more thoughts on radicalism (or ultra liberalism?)

defined on “liberal” – Open to new behavior or opinions and willing to discard traditional values

i also like the picture …

i also steal quite a lot of thought from the West Wing in this post. well either steal or agree …

in thinking more about my previous blog post on why radicalism is important i’ve been examining the political spectrum diagram and thinking more about what it means to be an ultra liberal. now i have no problem in being described as a liberal, indeed i am struck by the way it is described in that fantastic episode of the West Wing when Santos and Vinick go at it in a debate. and i think that in recent months (certainly since the formation of the UK coalition government) the word progressive has also been done a disservice.I also agree with Bruno Gianelli here when he talks about why people think people on the left cannot be strong on defense or crime.

i would be proud to be described as a liberal, even ultra liberal and so long as it wasn’t in jest i would like to think i am somewhat progressive in my views. building on my earlier post i would like to further contribute some thoughts on some of the more traditional areas of “liberalism”, namely education.

  1. education should be free to all those who wish to be involved in it. children need to be made to feel safe and education needs to be made accessible (not only physically) to all children in all schools. education, as someone once said, is the silver bullet and can be at least the stepping stone to cure many of societies ills. but unfortunately like sam seaborn i haven’t worked out how to do this.
  2. teachers should be on pedestals in our society and they should be, again as sam said, getting 6 figure salaries. there needs to be incentives to get the top people into schools and teach the next generation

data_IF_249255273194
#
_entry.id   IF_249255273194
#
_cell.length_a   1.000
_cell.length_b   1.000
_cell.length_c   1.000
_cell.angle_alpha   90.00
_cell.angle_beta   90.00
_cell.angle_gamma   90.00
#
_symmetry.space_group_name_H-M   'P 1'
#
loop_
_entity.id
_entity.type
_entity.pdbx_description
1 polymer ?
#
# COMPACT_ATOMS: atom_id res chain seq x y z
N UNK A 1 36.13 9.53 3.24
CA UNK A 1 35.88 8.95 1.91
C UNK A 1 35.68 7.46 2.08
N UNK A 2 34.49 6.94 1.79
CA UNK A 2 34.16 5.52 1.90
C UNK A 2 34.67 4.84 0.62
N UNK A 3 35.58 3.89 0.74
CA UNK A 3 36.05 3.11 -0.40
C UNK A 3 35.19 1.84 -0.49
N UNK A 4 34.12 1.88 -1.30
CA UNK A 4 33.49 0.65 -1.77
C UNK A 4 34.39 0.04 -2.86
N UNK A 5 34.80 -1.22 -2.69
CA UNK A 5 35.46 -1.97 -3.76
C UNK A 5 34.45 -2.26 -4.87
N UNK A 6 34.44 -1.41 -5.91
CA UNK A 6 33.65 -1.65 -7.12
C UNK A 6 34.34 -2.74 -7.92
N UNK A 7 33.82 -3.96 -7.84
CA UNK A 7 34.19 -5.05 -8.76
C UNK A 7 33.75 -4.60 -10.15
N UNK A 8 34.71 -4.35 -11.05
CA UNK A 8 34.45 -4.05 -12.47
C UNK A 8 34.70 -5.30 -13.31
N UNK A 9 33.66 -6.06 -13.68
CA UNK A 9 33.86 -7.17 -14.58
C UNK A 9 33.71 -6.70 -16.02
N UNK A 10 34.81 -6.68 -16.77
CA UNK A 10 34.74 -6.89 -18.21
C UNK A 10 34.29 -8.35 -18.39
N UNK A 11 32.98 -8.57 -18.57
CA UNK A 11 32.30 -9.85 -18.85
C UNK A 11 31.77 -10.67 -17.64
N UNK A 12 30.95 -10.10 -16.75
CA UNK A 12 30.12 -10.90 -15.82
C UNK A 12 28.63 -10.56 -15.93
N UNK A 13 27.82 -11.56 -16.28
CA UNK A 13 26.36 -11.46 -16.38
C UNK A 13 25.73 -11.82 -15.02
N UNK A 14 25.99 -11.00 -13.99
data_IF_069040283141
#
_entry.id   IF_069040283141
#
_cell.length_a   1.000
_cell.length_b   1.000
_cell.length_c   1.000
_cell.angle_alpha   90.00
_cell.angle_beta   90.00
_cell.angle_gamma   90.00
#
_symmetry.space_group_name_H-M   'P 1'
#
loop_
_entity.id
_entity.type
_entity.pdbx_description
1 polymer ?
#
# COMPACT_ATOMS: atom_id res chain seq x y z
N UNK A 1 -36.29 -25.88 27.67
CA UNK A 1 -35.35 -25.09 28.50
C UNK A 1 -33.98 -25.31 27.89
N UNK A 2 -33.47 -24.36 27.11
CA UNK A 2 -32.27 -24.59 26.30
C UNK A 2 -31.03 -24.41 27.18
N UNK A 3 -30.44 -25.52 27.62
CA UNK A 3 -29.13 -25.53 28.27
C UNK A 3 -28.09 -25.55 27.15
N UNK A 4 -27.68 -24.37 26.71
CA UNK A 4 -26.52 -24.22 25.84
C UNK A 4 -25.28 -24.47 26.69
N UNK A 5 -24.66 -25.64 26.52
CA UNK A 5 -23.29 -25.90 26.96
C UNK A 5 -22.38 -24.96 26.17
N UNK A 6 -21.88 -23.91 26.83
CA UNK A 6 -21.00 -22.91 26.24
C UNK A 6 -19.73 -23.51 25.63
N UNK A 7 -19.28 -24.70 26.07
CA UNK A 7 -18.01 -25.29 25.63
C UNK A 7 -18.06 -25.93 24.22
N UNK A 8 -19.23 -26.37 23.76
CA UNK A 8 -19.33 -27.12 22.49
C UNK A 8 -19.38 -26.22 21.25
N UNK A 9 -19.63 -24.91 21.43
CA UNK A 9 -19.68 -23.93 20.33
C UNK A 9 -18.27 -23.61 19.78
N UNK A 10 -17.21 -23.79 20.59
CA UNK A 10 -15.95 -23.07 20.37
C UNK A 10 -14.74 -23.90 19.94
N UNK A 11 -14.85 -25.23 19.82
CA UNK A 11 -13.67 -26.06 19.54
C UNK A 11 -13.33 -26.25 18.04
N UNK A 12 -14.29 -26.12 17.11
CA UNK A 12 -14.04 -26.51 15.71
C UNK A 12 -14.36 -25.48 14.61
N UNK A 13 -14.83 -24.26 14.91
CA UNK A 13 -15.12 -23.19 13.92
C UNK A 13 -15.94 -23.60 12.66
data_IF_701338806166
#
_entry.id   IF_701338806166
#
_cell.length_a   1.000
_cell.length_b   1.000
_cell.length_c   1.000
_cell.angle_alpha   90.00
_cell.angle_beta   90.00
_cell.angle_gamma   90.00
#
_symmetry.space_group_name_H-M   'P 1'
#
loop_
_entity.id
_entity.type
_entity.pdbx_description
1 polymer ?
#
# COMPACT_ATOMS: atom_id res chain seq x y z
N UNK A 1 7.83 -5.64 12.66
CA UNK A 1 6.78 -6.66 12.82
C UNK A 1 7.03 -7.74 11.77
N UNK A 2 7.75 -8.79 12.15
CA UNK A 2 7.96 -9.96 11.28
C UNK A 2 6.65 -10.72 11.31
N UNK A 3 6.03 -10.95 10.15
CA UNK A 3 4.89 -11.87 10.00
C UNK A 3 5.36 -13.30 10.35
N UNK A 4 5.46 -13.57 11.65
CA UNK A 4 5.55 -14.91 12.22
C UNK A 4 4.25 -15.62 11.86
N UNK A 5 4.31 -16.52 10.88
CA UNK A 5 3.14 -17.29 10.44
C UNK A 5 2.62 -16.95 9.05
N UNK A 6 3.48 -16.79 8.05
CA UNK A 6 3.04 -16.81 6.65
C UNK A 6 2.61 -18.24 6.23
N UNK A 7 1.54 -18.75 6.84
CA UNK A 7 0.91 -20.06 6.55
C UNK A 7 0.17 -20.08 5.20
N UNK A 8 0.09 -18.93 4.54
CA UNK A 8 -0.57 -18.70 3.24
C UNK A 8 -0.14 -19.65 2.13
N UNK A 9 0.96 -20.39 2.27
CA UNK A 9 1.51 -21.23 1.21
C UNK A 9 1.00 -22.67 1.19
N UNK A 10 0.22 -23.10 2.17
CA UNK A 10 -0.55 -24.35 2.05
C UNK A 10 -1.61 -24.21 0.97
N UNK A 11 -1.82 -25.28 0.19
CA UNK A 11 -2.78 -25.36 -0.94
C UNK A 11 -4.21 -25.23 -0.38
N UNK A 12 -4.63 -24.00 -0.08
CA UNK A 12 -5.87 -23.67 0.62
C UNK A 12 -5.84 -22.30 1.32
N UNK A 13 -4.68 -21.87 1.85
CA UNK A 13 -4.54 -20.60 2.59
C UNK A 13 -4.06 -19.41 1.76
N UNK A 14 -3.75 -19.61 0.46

3. universities – a sticky subject for someone who has in the past voted liberal democrat. now briefly on the whole betrayal, yes i think they signed a pledge (the fact they signed such a pledge demonstrated electioneering and naivety in equal measure in my opinion and when the party encouraged candidates to sign said pledge i do not think that they thought they were going to have to be in government and deciding on things like that). that being said i think that the party should have simply, grown a pair, and voted against. they broke a promise – very simply. i also recognise that things are incredibly more complex than that with the Labour party initiating the Browne review etc. if we really want more people from a whole range of backgrounds going to university and accessing courses that will broaden their minds, increase productivity, employability and help to grow Britain’s R&D base, university should be free to those who want to go and learn.
  4. courses at university should be four years long and should come out with masters, the first year should not be a “you only have to pass” etc and then essentially have a 2 year degree. four years of learning and expanding your brain is good for everyone, especially the UK economy
  5. this country also needs to recognise that not everyone wants to go to university, learning in that way is not for everyone and so therefore apprenticeships, technical degrees in engineering and maths and design etc should be put on equal footing with degrees. there should be the equivalent of degrees – four year apprenticeship Master’s style degrees. we do not need a country of graduates or a country of plumbers and engineers we need a country with the mix of both.

i said in the previous post that all of these ideas are just ideas and i recognise that the usual rules of politics and the media (and fiscal / financial situations) need to be suspended in order to carry them out, however a few ideas on things could be paid for:

  1. no more nuclear weapons – sell them and disarm, no renewal of trident
  2. no more state subsidised nuclear power stations – if it can be economically and financially viable by itself then fine
  3. the robin hood tax
  4. unify the armed forces – why not have  a UK version of the Marine Corps in America, which has a naval and aviation wing of its own
  5. and in short – tax the rich

i can see that last one being not particularly popular. but i seem to remember a quote from my A-level history, something along the lines of:

“squeeze the rich until the pips squeek”


p.s – just as a postscript, i found this blog post as well, which whilst talks about the US context is quite good. i particularly like this quote:

“I want to preserve existing good things and restore previous good things, most of which were the progressive goals of an earlier generation.”